Shawn Burnum, AWCI’s president and vice president of operations at Performance Contracting, Inc., in Kansas, provides detailed insight into the routine at his company:
    
“It really starts with project and client selection before you ever decide to bid. We stay away from a few owners or GCs who have a history of non-payment or delayed payment.
    
“At contract, we ask for a partial retention release at certain completion points in a project. They may say ‘No’ but they may also agree to do something.
    
“As we process our monthly billings, we try to submit our schedule of values beforehand or early and try to obtain approval before the processing date. This allows us to work through any issues while still ensuring they will be included in the pay application to the owner.
    
“We have our billing administrators network and develop relationships with their counterparts at our typical clients. People will pay friends first, so spend a little time and money developing or fostering these relationships.
    
“Don’t be shy about asking for your money and getting status reports. Our clients are not usually shy about their needs during construction, so there is no need to be shy about getting paid.
    
“Make a deal if there is a deal to be made. Don’t lose sight of the impact of change-order delays on your payment. As you wrap up a project and there are requests for special favors, remember to include payment in those discussions.
    
“It is a team effort. We talk about collections in our weekly meetings with our estimators and operations team, who help our administrators if they need an extra push with a difficult client. If collections continue to stall, company leadership will escalate it to the next level.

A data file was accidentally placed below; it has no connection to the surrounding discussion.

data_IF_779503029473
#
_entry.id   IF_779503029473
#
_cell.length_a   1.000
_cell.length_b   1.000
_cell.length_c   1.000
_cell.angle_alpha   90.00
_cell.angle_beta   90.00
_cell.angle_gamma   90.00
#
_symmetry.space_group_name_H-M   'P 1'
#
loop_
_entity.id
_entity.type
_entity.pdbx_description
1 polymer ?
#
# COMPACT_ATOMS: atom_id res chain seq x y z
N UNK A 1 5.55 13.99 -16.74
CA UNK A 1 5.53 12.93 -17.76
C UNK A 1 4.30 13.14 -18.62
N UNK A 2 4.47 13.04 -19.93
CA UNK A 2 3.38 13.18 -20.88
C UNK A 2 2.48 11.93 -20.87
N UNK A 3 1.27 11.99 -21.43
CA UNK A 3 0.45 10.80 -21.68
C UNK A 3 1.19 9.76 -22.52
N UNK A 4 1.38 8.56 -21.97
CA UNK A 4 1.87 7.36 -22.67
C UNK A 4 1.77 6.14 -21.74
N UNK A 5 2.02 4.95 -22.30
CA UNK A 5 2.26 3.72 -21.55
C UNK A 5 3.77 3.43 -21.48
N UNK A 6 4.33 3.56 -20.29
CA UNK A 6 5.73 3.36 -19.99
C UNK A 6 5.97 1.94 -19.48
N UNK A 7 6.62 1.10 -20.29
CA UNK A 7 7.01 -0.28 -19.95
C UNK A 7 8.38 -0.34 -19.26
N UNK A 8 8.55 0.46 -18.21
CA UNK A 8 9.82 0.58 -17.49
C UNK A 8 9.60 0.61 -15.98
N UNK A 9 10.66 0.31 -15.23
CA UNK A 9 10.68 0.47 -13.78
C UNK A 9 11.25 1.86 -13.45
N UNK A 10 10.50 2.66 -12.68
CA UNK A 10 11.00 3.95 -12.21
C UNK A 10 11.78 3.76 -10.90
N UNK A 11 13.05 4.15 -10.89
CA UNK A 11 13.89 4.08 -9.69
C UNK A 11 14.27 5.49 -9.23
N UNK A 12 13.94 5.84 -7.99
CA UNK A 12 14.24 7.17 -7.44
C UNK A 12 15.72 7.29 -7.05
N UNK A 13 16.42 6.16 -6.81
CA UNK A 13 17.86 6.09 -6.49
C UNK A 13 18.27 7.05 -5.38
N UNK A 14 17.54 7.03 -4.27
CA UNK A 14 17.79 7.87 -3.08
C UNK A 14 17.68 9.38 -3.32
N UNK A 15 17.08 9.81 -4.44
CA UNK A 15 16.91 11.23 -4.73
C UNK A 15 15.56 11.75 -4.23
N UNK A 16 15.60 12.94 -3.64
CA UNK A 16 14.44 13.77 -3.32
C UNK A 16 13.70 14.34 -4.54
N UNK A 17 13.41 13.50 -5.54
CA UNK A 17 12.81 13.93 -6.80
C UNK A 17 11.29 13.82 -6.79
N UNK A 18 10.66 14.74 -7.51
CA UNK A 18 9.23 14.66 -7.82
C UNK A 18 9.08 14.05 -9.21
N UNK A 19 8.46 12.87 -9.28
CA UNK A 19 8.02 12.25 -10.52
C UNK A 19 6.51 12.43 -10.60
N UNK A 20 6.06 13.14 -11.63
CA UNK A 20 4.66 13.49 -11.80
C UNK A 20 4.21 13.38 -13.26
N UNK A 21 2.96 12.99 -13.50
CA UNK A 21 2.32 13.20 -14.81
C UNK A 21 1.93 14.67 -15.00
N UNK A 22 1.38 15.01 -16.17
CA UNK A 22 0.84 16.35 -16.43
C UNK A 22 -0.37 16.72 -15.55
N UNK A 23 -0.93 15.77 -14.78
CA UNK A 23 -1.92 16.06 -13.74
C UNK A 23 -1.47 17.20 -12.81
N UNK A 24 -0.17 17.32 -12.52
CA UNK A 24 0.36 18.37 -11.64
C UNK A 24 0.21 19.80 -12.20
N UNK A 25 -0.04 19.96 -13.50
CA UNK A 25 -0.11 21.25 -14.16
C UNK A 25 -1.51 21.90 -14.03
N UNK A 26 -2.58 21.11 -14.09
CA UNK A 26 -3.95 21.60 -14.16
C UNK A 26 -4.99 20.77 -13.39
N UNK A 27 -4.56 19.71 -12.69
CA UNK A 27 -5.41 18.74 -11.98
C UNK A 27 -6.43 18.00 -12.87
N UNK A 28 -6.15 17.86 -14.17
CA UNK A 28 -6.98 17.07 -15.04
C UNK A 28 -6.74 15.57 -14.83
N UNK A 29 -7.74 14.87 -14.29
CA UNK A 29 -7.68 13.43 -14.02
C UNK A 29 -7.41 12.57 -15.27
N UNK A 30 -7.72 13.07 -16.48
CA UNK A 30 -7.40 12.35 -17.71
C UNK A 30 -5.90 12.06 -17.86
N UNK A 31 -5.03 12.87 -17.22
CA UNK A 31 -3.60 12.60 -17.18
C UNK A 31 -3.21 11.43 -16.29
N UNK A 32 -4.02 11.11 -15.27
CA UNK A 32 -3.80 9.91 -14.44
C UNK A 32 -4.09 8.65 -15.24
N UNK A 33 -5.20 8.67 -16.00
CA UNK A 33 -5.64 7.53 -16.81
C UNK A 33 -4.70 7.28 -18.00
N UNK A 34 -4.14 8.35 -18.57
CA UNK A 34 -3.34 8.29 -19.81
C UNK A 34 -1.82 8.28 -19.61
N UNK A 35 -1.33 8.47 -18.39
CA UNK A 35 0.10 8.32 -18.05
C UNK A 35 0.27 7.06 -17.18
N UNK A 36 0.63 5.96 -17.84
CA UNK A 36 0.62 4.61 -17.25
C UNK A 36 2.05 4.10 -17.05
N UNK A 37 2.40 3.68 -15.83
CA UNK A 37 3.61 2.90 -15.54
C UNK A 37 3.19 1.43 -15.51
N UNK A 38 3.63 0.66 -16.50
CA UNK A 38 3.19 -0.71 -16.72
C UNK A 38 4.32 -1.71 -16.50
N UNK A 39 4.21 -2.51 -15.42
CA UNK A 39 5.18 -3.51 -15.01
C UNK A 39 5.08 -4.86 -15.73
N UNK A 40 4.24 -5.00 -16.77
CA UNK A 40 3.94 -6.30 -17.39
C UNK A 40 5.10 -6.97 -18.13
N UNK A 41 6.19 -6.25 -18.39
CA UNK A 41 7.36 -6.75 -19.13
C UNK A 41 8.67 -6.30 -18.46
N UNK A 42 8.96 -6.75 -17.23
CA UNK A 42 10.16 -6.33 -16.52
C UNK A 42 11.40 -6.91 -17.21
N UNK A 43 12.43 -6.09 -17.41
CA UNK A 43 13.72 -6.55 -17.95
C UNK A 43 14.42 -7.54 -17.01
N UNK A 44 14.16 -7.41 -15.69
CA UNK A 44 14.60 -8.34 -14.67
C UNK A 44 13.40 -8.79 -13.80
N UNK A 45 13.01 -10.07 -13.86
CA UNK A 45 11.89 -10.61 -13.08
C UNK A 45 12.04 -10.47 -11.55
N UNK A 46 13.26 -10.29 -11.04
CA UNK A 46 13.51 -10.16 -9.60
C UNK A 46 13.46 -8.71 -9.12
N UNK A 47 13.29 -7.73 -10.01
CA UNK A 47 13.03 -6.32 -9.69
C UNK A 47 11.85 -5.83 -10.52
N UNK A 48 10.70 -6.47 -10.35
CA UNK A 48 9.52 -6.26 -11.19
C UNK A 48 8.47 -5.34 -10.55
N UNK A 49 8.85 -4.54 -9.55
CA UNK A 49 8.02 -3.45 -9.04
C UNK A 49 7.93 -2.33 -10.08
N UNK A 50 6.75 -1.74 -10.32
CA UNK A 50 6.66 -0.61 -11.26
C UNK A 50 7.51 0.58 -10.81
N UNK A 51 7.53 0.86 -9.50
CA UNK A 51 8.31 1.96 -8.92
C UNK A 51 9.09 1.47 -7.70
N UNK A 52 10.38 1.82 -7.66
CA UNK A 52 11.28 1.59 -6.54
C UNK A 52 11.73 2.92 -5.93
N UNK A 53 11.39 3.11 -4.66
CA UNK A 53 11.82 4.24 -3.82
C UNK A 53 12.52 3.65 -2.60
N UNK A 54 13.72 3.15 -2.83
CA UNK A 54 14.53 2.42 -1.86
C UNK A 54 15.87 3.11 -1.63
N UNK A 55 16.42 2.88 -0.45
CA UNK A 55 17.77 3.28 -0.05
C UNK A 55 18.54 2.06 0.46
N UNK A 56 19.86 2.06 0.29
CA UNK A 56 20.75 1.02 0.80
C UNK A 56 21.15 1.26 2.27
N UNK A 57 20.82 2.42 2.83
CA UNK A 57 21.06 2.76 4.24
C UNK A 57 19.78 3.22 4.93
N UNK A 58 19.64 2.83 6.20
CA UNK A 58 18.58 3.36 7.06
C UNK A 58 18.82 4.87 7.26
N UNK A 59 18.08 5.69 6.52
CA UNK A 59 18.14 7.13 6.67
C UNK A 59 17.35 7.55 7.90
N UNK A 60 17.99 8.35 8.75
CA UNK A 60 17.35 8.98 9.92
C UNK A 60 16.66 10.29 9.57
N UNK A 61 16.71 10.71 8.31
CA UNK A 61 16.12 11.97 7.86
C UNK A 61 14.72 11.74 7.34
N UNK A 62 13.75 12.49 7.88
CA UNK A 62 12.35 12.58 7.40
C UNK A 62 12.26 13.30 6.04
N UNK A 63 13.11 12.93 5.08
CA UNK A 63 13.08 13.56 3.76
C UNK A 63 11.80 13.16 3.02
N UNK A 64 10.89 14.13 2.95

“We protect our lien rights when applicable.”
    
Fritz says, “Payments are the lifeline of your business: Invoice on a continuous basis with strict terms.
    
“Send out routine monthly statements.
    
“Any client exceeding terms will have a noted statement with an intent to lien date beside their invoice.
    
“Make a direct phone call to the owner if the payment is not received two days before intents go out. All parties including GC, owner and banking institution receive the notice of intent.”
    
“We always ask for a response from customers that they have received our package as an on-time billing, then follow up to confirm that we are in the queue for on-time payment. If the due date is missed, we start the emails and calls all over,” says Wagner.
    
Turgeon says his routine is to “just look at my reports every Friday afternoon. If anything is more than 45 days out, I send a notice.”
    
And for slow or late payers?
    
“Pick up the phone and call your customer!” advises Luizzia-McGuire. “It is best to have a conversation, as sometimes the delays can be understood better.”